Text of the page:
European Union 101: EU Institutions

This 101 series on the European Union (EU) has so far examined how the EU came into being throughout history and what type of actor it is. This third article in the series will take a closer look at the apparatus that allows the EU to function on a day-to-day basis. The following articles of the European Union 101 series will explore the EU's normative power, and lastly the EU's role in global environmental governance. This essay will highlight the five major institutions of the EU, namely the European Commission, the Council of the EU, the European Parliament (EP), the European Council and the European Court of Justice (ECJ).


The European Union 101 is divided into five chapters:

  1. European Union 101: Historical Development

  2. European Union 101: What is the EU?

  3. European Union 101: EU Institutions

  4. European Union 101: Norms in Europe and Beyond

  5. European Union 101: Environmental Governance

Simonds, D. (2019, July 8). Why the European Union should not ditch bilateral investment treaties [Illustration]. The Economist.


To begin, one of the central institutions of the EU is the European Commission, which was established in 1952 through the Treaty of Paris under the name of 'The High Authority'. The duty of the European Commission is to promote the general interests of the EU. The Commission also proposes legislation to be adopted by the EU. The Commission can decide on its own initiative to commence the legislative process and propose legislation, or it may be invited by another institution of the EU to do so. For example, the Council of the EU, the European Parliament or the European Council may send a request to the Commission to draft legislation.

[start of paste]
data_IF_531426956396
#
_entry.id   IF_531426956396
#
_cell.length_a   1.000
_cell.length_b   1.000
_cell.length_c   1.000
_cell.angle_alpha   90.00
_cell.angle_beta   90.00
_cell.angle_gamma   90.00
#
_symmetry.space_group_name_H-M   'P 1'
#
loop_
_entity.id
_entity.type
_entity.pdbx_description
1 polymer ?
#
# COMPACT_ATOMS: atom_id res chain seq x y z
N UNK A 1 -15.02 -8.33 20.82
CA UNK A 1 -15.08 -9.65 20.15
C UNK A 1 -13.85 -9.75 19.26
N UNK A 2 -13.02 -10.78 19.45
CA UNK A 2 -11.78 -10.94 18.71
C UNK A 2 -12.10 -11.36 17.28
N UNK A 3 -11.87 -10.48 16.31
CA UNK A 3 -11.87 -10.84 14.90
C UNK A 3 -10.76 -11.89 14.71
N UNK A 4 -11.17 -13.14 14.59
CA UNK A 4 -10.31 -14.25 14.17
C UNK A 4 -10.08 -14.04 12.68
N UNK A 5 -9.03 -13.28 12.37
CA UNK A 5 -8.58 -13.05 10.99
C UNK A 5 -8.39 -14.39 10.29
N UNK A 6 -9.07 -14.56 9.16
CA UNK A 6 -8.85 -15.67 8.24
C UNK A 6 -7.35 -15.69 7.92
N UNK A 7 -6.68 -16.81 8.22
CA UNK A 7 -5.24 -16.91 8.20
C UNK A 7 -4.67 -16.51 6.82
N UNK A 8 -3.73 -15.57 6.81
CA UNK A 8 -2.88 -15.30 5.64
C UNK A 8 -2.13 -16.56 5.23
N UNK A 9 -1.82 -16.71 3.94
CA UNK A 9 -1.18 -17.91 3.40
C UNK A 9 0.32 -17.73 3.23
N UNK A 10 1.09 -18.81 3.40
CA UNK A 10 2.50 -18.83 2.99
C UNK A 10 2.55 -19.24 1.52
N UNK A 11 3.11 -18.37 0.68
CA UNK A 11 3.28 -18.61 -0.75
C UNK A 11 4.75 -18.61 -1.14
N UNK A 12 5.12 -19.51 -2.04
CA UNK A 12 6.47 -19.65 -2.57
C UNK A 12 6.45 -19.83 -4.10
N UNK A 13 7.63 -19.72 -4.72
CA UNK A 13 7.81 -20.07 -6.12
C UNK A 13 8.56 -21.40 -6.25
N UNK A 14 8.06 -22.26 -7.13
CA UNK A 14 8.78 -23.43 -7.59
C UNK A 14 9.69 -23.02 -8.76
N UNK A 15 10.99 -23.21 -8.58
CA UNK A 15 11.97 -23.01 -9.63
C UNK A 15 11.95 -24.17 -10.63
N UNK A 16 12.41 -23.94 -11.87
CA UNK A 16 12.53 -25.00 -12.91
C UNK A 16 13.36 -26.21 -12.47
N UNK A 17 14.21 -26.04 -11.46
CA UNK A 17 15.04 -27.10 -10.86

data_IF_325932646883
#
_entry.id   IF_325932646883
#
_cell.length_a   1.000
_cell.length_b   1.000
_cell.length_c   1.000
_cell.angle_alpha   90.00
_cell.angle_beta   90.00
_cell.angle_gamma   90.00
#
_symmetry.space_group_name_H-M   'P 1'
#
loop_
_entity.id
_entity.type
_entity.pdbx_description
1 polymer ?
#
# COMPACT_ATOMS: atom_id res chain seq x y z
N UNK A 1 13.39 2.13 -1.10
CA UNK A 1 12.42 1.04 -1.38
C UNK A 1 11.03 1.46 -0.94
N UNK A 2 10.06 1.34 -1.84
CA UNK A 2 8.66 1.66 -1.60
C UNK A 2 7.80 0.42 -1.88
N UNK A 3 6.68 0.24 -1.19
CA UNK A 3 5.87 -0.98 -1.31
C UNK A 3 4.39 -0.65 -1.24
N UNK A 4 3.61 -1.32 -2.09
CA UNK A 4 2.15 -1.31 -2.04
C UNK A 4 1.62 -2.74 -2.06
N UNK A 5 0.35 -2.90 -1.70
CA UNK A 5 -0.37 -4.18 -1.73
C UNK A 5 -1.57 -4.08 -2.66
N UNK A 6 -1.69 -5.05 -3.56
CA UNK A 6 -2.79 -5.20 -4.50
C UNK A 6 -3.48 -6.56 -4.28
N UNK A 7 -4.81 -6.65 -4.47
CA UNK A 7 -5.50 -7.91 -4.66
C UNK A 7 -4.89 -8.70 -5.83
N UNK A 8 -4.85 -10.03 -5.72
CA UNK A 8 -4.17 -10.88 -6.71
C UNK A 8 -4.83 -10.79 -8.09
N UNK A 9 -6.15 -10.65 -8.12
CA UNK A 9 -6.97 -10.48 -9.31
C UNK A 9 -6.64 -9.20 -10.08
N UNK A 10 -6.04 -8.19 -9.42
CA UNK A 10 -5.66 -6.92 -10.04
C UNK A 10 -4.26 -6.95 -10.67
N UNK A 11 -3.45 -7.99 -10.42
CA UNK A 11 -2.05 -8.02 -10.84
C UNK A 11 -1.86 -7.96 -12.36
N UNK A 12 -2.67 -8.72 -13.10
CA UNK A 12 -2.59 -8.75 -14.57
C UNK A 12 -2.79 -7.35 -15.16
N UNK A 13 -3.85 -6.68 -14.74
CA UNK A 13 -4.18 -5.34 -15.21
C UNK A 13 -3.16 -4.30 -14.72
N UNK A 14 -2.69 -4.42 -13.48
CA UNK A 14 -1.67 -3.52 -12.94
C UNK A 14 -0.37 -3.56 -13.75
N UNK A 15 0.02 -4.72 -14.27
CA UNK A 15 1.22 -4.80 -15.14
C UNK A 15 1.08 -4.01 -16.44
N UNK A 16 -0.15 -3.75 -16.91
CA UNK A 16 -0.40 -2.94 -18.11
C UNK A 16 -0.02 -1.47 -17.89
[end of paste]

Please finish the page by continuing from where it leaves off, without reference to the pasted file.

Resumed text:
More recently, a new path has been created, to allow citizens to directly access the policymaking process at Union level. One million European citizens, from at least seven member states, may request that the Commission submit a legislative proposal. This initiative was introduced in order to strengthen the democratic legitimacy of the EU, which has been questioned for a long time. The Commission must also ensure the external representation of the Union in negotiations and international agreements, and act as a guardian of the founding treaties; ensuring that the provisions of the treaty and the measures taken by the institutions are applied. Regarding the composition of the Commission, there is a president, a vice-president and 27 commissioners - one per member state. The commissioners are completely independent in the performance of their duties, meaning that they cannot take or seek instructions from any member state of the EU or from any other body of the EU. The work of the Commission is organised in directorates, who tackle different policy areas, such as agriculture, climate action, or energy.


The Council of the EU, along with the European Parliament, exercises legislative functions, namely adopting legislation proposed by the Commission. Generally, the Council of the EU decides on proposed legislation by a majority voting system, which was introduced in the 1986 Single European Act to ensure that coalitions cannot be blocked. For a decision to be adopted through a majority vote, at least 55% of council members, comprising of at least 65% of the population of the union, must vote in favour. Unanimity (meaning that all states must agree) is another decision-making method, though it is considerably less common than a majority vote. The council consists of a minister of each member state, who votes and acts on behalf of that state. The presidency of the EU's Council rotates, and is held by the representative of each member state for six months. In order to ensure some continuity between the presidencies, troikas (a group of three people working together, especially in an administrative or managerial capacity) are organised. A troika, within the EU, consists of three member states cooperatively holding the presidency.